three pages in this article, and still no real explanation of why TB exists. is there any evidence at all that Intel intends something more ambitious than yet another peripheral interface? I had hopes they were trying to do a sort of "IB without the pretenses". but the coverage so far makes it look like a "decommoditization" effort (against USB).
Intel's rationale is that the dual, bi-directional 10 Gbit/s links open up possibilities for faster synching, video transfer and Express outside the PC box--things it says are not possible with the single 5 Gbits/s max USB 3.0.
@ Warren: I think Thunderbolt does what Intel claims, but the other side suggests there are real costs and no killer apps for the 5-10G space it has exclusive claim to in PC I/O. @Iniewski: I will try to ping Intel to jump in here.
The ability to encapsulate PCI Express in a low latency way could very well make or break TB, particularly when they graduate to full Light Peak. USB can go optical too, so won't be bound to 5 Gbps, but will still be USB only. There is a big difference between a high speed i/o, like USB 3.0, and actually extending a system bus out of the box. Consider, for example, long range chip-to-chip interconnects. A cluster system would be much less like a bunch of computers networked together and much more like a single machine that just so happened to have its chips spread out amongst several different physical boxes.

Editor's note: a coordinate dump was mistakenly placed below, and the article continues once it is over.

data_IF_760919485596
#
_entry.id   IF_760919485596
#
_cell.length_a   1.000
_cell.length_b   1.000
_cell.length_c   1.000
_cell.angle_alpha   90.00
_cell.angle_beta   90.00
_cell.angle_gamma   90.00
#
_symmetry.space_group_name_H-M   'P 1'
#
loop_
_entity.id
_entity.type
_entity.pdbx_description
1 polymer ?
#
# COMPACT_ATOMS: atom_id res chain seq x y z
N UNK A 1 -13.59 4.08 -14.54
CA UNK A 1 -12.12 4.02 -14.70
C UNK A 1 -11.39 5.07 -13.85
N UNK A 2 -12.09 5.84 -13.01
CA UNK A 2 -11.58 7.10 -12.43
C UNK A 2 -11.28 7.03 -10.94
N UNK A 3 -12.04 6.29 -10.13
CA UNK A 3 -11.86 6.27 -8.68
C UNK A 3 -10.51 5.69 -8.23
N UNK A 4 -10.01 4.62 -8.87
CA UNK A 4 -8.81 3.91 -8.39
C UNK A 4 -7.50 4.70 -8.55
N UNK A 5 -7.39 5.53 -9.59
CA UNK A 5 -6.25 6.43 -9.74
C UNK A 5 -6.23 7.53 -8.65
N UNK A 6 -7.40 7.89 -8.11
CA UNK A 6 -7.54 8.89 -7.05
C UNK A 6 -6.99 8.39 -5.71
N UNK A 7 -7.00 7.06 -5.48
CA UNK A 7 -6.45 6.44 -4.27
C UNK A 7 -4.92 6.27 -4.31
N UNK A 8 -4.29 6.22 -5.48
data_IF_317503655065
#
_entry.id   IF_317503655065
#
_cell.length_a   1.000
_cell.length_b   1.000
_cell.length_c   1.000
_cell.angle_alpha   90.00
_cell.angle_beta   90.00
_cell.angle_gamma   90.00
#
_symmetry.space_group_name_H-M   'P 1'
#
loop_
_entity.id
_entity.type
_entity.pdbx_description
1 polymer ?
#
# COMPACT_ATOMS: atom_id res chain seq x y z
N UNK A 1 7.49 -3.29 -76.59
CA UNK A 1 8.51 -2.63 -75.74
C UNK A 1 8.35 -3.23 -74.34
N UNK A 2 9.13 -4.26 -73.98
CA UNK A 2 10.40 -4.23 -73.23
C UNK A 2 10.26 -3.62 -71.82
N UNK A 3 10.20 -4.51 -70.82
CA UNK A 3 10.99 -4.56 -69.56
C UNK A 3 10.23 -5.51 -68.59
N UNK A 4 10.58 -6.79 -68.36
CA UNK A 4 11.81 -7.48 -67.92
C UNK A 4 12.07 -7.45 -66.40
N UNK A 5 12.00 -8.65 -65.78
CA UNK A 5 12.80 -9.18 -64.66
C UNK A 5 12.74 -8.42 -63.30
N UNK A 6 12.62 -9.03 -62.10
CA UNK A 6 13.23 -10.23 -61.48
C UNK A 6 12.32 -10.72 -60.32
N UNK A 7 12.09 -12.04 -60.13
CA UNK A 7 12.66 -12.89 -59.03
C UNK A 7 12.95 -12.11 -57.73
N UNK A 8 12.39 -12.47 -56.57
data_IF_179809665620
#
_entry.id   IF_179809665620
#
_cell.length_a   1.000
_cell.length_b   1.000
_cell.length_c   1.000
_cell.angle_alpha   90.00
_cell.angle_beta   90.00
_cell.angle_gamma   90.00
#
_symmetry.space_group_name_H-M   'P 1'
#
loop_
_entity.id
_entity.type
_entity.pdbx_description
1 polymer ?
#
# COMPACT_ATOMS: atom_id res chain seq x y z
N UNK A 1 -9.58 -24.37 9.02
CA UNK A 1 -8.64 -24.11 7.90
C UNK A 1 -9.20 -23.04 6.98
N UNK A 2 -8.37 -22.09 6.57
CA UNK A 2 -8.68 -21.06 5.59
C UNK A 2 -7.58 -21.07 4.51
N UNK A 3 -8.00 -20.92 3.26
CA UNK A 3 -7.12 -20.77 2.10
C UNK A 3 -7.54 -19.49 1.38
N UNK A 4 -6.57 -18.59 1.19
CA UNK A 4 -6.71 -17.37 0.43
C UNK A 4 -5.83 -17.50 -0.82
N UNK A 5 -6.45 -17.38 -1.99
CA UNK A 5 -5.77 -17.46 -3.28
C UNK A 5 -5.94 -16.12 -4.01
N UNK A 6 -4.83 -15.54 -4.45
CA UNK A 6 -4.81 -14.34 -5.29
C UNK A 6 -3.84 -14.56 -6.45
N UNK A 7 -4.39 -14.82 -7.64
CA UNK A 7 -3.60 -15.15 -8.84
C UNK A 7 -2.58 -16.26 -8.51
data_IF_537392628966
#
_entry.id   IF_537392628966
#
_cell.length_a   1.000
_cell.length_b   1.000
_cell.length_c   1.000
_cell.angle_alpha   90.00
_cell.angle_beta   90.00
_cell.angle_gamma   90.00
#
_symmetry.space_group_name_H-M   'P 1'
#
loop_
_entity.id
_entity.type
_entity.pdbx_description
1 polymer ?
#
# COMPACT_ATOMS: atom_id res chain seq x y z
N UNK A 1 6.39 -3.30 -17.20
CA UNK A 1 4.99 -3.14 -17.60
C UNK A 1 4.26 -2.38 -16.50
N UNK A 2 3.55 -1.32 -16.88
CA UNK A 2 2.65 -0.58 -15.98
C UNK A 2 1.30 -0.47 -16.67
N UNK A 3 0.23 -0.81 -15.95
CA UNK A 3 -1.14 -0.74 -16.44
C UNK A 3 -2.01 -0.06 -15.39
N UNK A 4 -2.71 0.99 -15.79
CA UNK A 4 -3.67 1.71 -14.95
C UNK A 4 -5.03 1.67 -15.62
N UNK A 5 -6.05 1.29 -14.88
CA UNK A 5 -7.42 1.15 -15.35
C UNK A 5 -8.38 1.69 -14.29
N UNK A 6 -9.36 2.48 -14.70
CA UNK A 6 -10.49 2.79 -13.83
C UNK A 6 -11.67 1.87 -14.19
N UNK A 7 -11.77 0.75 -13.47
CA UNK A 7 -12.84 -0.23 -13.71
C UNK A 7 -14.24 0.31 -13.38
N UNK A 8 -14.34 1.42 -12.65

@AlunWang: You are right, the specs need to be open if Intel wants others to join.
@rick.merritt: the 10Gig PHY/controllers can do the same today although their costs and power/thermal problems are still lingering. But volume adoption and better designs are forcing innovations there any way. Today you can AV-Bridge over RJ45. So there are cost effective existing solutions for faster synching and video transfer today!
Some advantages I see for TB is in displayport in lieu of USB. I don't buy the latency argument (where it matters, financial markets for round trip execution times, InfiniBand is firmly entrenched any way!); even Ethernet can reach microsecond latencies with offload engines.
Dr. MP Divakar
@docdivakar, interesting comments on latency...would you be interested in expanding them to a short book chapter? (say, compare TB, USB, InfiniBand etc)...if so pls let me know, email@example.com
A Book For All Reasons Bernard Cole1 Comment Robert Oshana's recent book "Software Engineering for Embedded Systems (Newnes/Elsevier)," written and edited with Mark Kraeling, is a 'book for all reasons.' At almost 1,200 pages, it ...